Washington Post Takes Pelosi and Reid to Task Over Hobby Lobby: “Rhetoric Not Facts”

National   |   Steven Ertelt   |   Jul 14, 2014   |   10:09AM   |   Washington, DC

You know it’s bad when the liberal Washington Post takes top pro-abortion Democrats to task for their misstatements, exaggeration and overblown comments in reaction to the Supreme Court’s decision to protect Hobby Lobby.

We at LifeNews.com have profiled the myriad of ways in which the Post, over the years, has been a leader in media bias by virtue of its one-sided reporting on pro-life issues. Amazingly, the liberal giant took Pelosi, Reid and other top pro-abortion Democrats to task.

It was bad enough when Senate Majority Leader Harry Reid said “five white men” on the Supreme Court made the decision to protect Hobby Lobby form having to pay for drugs that cause abortions for their employees.

nancypelosipic2Then, Nancy Pelosi seemed to think that the ruling somehow banned contraception or prevents women from using diaphragms. Actually, Hobby Lobby already covered diaphragms before the ruling and will continue to cover them. The ruling was about drugs that can cause abortions.If only top Democrats bothered to read the ruling and learn what was at stake in the decision and what the Supreme Court decided.

Without further ado, here’s it’s report on the top top Congressional Democrats:

“Really, we should be afraid of this court.  The five guys who start determining what contraceptions are legal. Let’s not even go there.”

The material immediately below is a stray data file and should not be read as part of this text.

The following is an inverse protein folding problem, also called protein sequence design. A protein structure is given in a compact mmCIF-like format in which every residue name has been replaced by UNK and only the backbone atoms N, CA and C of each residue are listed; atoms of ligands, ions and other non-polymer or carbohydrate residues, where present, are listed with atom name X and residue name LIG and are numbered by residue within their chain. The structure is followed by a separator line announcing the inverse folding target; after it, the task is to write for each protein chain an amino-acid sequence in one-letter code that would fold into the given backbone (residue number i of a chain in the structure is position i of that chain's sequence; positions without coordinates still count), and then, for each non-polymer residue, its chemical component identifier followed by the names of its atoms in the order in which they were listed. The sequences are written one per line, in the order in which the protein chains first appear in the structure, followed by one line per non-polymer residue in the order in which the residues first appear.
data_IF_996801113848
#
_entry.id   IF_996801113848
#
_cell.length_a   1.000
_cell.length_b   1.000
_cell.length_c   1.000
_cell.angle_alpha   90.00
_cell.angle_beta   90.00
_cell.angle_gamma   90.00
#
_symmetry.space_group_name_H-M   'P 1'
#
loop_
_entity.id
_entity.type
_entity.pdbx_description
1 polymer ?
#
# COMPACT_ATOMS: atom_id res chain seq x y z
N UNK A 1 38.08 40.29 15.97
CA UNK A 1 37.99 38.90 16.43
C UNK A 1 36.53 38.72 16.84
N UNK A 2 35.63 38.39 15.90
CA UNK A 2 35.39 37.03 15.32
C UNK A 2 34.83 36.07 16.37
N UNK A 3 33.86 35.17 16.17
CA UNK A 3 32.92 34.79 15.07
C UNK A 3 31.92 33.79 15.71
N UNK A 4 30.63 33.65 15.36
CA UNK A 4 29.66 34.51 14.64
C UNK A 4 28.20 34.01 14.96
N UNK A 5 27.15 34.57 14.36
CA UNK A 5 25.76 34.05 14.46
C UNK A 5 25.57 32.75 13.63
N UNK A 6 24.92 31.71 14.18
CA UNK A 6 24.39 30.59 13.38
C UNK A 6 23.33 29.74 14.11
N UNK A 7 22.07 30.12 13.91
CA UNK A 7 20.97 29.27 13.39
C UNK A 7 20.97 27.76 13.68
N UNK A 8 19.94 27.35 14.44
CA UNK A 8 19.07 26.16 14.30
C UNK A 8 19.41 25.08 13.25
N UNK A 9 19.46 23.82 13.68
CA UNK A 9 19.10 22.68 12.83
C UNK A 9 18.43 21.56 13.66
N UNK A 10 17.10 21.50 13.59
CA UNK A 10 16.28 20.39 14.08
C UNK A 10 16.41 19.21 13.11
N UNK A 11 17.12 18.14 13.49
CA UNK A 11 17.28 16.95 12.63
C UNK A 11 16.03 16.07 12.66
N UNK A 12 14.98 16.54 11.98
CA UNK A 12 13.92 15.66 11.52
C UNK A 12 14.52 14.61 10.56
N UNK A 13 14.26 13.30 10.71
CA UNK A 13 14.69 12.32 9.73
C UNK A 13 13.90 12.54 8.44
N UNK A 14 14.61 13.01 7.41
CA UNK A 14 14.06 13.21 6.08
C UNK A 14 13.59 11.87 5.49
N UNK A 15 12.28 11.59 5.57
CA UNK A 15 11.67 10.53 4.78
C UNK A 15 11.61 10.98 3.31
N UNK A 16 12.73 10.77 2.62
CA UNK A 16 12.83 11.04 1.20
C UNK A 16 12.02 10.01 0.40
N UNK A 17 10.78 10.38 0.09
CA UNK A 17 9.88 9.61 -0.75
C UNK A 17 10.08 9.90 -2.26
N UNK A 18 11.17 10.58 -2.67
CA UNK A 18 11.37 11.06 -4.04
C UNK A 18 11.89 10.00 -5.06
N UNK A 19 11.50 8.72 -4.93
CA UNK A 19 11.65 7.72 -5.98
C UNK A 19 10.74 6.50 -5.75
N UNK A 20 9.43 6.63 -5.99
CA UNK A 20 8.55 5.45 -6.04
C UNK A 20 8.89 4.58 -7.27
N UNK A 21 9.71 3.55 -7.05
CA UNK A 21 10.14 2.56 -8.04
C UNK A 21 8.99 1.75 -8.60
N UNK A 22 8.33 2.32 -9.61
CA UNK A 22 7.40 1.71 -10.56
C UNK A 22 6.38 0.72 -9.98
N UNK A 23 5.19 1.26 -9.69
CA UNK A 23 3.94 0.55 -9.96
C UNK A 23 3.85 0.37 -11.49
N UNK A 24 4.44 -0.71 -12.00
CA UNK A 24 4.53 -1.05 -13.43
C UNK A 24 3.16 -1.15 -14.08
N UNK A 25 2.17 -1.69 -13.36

— House Minority Leader Nancy Pelosi (D-Calif.), at her weekly news conference, on July 10

In the wake of the Supreme Court’s 5-to-4 ruling that, as a closely held company, Hobby Lobby was not required to pay for all of the birth-control procedures mandated by the Affordable Care Act, Democrats have rushed to condemn the court. But in some cases the rhetoric has gotten way ahead of the facts.

Here’s a round-up of some of the more noteworthy claims. In some cases, lawmakers concede that they make a mistake; in others, they are argue that they are offering what amounts to opinion, even though the assertion was stated as fact.

Statements on Supreme Court cases are notoriously difficult to fact check because rulings are open to interpretation – and the full impact is often difficult to judge until lower courts begin to react to the ruling. Both Democrats and Republicans use adverse Supreme Court rulings to rally their respective bases, but lawmakers have a responsibility not to succumb to overheated and inaccurate rhetoric.

Nothing in the ruling allows a company to stop a woman from getting or filling a prescription for contraceptives, but that salient fact is often lost as lawmakers jump to conclusions that the cost will be prohibitive. That may or may not be the case depending on circumstances. Moreover, it is worth remembering that when the Affordable Care Act was passed, 28 states already had laws or regulations that promote insurance coverage for contraception. The law sought to extend that across the country — and even with this ruling, that will remain the case for the vast majority of workers.